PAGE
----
Kilsyth and Bonnybridge railway

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Kilsyth and Bonnybridge railway
Locale Scotland
Line length8+12 miles (13.7 km)
Track gauge 4 ft 8+12 in (1,435 mm)
Route map
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Kilsyth New
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Bonnybridge Central
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The Kilsyth and Bonnybridge Railway was a railway line in central Scotland, built to exploit the mineral extractive industries in the area; it opened in 1888. A passenger service was run, but bus competition overwhelmed it after 1920 and the passenger service closed in 1935. The goods and mineral traffic continued, but it was dependent on the industries it served, and when they declined so did the business on the railway; it closed in 1964 and none of it is now in railway use.



Before the Kilsyth and Bonnybridge Railway

Kilsyth and Bonnybridge had both become important industrial centres during the nineteenth century; the proximity of the Forth and Clyde Canal as a transport medium facilitated the development of industry, and coal mining and iron smelting had become particularly dominant. The Baird Brothers of Gartsherrie were especially prominent in Kilsyth, and they built a considerable network of mineral tramways serving their pits and ironworks.

Although the Edinburgh and Glasgow Railway had opened in 1842, its route lay some distance to the south, and across the Forth and Clyde Canal. [note 1] The first town in the district reached by a railway was Denny, served from the east in 1858: the Scottish Central Railway opened its branch to the town, from Larbert Junction.

In 1878 the nominally independent Kelvin Valley Railway was opened, running from Kilsyth to a junction with the Campsie Branch of the North British Railway, successor to the Edinburgh and Glasgow Railway, and giving access for passengers and minerals to Glasgow over that company's lines. The following year a second section of the Kelvin Valley line was opened, running to Maryhill on the north-west margin of Glasgow, and giving access there over the Stobcross branch of the North British Railway to the new dock at Stobcross, soon to be named the Queen's Dock. [1]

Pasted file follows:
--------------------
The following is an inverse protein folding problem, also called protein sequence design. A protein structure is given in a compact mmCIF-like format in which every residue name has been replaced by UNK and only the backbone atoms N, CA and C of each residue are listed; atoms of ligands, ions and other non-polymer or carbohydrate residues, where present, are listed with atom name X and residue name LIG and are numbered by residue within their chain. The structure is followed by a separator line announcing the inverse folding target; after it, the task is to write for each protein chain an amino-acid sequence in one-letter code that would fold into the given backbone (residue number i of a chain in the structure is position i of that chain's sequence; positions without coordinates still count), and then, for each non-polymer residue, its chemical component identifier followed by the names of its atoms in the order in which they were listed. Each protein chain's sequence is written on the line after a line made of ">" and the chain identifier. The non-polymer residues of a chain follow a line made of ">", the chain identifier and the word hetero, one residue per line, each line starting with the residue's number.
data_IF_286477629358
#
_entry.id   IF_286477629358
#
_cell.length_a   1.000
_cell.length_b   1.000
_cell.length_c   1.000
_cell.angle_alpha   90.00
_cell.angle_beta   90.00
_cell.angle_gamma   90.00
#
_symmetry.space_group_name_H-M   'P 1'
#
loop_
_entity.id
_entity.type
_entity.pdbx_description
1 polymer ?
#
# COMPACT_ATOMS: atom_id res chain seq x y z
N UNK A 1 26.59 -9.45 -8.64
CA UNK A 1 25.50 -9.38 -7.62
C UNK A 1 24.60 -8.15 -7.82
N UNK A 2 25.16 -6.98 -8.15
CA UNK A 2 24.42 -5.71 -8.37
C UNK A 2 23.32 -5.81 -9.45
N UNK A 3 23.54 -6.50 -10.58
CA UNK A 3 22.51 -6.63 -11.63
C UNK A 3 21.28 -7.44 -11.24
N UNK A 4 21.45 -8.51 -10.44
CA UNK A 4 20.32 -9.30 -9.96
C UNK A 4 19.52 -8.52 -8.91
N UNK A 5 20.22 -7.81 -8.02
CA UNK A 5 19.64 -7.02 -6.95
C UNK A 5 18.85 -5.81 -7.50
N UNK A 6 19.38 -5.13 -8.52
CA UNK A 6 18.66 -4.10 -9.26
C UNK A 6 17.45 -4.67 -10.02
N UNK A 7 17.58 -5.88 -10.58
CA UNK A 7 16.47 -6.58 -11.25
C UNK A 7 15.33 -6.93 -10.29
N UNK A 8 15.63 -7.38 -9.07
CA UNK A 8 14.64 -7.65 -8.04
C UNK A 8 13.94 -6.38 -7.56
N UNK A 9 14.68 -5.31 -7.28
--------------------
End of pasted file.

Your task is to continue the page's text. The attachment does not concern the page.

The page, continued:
System map of the Kilsyth and Bonnybridge Railway Kilsyth & Bonny.gif
System map of the Kilsyth and Bonnybridge Railway

The industrial potential of the tract of land between Kilsyth and Denny was attractive for exploitation. At this period there was intense rivalry between the North British Railway and the Caledonian Railway, and any proposed construction into the competitor's territory might result in hostile and costly reprisals. At length an independent concern was promoted to build a line closing the gap.

The Kilsyth and Bonnybridge Railway was authorised by Act of Parliament on 10 August 1882, with capital of £130,000. [2] [3] [4] The line was to run from the Kelvin Valley Railway at Kilsyth to Bonnywater Junction on the Caledonian's Denny branch. [5]

Evidently the proprietors had second thoughts, for in 1885 they decided to abandon the project. However they again changed their mind and continued with the construction. [6] [7]

Although the terrain was relatively easy, the line was not constructed speedily, and in fact the Caledonian Railway built a short branch line to Bonnybridge in the meantime, opening in 1886. However the Caledonian's Bonnybridge terminus was on the south side of the Forth and Clyde Canal, limiting its usefulness. [1] On 12 July 1887 the K&BR obtained a further Act authorising either the NBR or the Caledonian Railway to work the line.


The Kilsyth and Bonnybridge line opened on 2 July 1888. [1] [8] [4] [2] Immediately prior to the opening the Company agreed with the NBR and the Caledonian to operate the railway as a "common line" with both those companies permitted to operate trains over it; the NBR had running powers to Larbert over the Caledonian Railway. Station staffing was at the expense of the K&BR itself. Infrastructure maintenance was carried out by each company in alternate years. [8]